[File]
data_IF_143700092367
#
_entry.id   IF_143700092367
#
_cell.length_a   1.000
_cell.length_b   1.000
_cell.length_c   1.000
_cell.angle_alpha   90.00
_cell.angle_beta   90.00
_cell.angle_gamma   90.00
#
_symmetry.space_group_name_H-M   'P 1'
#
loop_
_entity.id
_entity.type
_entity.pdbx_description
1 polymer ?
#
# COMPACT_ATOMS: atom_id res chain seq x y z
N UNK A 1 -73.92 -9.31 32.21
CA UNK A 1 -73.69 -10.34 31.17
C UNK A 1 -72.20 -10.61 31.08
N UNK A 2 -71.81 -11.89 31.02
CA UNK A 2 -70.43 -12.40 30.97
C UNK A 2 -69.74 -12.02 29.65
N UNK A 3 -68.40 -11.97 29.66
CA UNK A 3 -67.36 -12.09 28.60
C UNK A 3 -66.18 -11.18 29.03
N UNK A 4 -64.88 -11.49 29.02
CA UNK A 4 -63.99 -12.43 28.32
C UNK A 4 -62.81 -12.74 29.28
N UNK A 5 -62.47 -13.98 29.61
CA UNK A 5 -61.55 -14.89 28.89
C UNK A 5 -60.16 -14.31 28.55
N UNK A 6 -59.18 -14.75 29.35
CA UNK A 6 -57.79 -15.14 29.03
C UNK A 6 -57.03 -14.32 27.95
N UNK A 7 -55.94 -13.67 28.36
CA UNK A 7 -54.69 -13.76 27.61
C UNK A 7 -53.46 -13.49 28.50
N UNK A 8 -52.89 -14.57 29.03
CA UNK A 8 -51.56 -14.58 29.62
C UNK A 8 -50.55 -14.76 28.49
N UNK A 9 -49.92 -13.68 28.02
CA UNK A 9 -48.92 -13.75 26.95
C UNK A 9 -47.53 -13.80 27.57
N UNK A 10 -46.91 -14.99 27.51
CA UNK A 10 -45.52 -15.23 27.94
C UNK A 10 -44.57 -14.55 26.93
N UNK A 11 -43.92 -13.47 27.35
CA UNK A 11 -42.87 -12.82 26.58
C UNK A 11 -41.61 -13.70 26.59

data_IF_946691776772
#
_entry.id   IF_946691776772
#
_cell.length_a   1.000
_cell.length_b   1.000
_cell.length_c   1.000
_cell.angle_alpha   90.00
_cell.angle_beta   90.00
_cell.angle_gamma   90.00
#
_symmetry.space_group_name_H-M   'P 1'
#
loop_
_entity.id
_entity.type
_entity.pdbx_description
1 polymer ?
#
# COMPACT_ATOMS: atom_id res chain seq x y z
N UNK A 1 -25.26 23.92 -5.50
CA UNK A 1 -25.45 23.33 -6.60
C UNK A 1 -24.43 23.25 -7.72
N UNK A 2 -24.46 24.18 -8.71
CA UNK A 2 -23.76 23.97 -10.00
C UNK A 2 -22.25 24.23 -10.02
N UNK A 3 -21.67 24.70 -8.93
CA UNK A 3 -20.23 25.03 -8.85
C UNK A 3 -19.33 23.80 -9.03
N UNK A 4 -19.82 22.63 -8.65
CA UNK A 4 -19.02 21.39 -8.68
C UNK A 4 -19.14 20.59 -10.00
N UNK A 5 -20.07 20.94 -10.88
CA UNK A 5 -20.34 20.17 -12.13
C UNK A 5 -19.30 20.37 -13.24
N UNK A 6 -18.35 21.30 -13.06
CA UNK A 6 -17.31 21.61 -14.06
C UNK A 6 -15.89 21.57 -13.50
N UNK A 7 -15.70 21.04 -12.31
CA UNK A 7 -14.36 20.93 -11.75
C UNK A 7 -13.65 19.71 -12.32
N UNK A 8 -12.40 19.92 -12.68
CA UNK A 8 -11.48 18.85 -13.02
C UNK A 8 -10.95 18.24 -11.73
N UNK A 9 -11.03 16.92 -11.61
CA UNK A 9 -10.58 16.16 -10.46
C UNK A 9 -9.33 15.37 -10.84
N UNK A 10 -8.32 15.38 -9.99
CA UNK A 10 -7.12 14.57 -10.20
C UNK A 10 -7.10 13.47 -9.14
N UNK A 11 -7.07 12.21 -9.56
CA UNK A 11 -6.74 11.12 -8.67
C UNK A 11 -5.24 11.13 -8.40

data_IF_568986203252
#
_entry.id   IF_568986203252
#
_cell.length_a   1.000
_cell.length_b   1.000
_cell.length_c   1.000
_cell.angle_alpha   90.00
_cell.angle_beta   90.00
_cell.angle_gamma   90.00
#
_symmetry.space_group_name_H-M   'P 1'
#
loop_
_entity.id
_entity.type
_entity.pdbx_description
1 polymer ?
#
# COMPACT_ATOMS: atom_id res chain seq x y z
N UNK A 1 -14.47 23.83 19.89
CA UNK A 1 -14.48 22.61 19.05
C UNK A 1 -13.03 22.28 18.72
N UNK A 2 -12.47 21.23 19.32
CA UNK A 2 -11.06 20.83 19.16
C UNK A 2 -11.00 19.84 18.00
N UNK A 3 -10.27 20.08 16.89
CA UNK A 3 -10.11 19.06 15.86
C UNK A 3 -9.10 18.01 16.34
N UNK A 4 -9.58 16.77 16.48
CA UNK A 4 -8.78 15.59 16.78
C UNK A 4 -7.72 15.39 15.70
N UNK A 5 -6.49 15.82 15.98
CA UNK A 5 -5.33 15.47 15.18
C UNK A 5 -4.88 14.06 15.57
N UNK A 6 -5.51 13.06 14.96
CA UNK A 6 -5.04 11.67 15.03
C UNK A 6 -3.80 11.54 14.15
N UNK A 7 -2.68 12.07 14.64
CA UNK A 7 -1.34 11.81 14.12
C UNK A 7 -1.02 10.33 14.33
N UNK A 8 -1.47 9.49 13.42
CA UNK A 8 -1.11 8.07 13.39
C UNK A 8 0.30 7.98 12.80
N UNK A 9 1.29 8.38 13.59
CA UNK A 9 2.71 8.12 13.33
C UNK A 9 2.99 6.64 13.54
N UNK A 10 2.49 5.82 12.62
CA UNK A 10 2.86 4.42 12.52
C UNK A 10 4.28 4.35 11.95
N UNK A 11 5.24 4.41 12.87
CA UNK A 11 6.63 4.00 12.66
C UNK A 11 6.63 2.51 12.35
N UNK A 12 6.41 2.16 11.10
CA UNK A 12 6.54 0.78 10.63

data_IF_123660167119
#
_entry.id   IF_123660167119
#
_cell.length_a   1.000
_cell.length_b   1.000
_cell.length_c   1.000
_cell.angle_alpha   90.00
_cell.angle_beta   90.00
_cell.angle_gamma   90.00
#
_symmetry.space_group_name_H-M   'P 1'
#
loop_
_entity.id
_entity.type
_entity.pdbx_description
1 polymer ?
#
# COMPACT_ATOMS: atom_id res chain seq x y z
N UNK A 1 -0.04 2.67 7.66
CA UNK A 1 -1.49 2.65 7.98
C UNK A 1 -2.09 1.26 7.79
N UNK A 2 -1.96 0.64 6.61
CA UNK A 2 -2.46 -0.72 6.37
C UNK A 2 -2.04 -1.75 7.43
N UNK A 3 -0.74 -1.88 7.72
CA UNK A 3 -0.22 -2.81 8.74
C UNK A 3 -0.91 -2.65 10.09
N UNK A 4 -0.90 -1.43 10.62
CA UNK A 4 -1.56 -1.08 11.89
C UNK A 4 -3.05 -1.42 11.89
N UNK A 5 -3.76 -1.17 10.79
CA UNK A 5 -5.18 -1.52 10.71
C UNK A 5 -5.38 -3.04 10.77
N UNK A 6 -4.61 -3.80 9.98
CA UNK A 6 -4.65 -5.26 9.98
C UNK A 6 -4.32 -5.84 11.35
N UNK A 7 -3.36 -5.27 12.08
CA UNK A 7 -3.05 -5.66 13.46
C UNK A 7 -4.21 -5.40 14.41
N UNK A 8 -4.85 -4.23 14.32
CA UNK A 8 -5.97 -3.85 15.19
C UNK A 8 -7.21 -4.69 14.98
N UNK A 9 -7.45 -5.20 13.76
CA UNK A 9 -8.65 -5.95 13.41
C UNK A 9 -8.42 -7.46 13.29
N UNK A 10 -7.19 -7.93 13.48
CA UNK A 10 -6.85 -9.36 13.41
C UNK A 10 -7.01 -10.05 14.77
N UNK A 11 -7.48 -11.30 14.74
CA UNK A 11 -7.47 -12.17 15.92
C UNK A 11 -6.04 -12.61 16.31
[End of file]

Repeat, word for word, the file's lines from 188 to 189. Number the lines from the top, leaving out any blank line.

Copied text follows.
N UNK A 3 -0.74 -1.88 7.72
CA UNK A 3 -0.22 -2.81 8.74